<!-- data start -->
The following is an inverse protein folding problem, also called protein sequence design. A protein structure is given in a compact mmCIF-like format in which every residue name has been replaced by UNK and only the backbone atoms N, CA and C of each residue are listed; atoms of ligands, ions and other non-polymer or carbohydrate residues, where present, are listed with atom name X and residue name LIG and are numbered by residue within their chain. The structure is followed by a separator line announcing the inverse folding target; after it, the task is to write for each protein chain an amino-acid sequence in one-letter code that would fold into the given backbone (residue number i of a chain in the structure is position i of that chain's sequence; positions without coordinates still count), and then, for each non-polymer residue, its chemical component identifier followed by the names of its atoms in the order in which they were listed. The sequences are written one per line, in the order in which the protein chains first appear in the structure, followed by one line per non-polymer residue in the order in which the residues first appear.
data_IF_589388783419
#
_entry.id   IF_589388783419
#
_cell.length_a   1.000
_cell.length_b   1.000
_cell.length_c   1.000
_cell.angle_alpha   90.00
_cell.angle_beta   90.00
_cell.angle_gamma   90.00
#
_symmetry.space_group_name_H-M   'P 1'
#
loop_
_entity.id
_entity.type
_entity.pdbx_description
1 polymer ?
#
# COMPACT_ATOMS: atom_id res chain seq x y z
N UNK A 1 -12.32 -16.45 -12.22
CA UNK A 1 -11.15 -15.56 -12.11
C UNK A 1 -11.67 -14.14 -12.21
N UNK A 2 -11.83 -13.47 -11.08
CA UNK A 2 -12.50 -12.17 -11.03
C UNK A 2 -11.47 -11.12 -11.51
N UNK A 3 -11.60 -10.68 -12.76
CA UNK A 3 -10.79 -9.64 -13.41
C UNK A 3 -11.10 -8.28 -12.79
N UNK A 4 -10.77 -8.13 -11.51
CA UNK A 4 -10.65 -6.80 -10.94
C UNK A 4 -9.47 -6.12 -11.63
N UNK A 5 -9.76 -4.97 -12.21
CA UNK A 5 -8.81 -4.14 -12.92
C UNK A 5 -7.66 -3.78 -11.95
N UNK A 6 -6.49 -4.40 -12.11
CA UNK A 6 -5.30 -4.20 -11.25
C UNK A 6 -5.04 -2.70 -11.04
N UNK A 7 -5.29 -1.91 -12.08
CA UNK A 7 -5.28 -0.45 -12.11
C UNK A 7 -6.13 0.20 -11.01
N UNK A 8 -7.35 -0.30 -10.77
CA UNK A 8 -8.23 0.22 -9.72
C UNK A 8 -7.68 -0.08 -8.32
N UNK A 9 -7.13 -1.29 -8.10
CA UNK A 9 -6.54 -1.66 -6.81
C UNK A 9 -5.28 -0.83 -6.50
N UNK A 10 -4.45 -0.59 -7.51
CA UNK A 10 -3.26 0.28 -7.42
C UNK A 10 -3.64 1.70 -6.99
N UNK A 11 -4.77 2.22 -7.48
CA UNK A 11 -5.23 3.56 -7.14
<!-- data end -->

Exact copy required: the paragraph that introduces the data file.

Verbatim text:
The following is an inverse protein folding problem, also called protein sequence design. A protein structure is given in a compact mmCIF-like format in which every residue name has been replaced by UNK and only the backbone atoms N, CA and C of each residue are listed; atoms of ligands, ions and other non-polymer or carbohydrate residues, where present, are listed with atom name X and residue name LIG and are numbered by residue within their chain. The structure is followed by a separator line announcing the inverse folding target; after it, the task is to write for each protein chain an amino-acid sequence in one-letter code that would fold into the given backbone (residue number i of a chain in the structure is position i of that chain's sequence; positions without coordinates still count), and then, for each non-polymer residue, its chemical component identifier followed by the names of its atoms in the order in which they were listed. The sequences are written one per line, in the order in which the protein chains first appear in the structure, followed by one line per non-polymer residue in the order in which the residues first appear.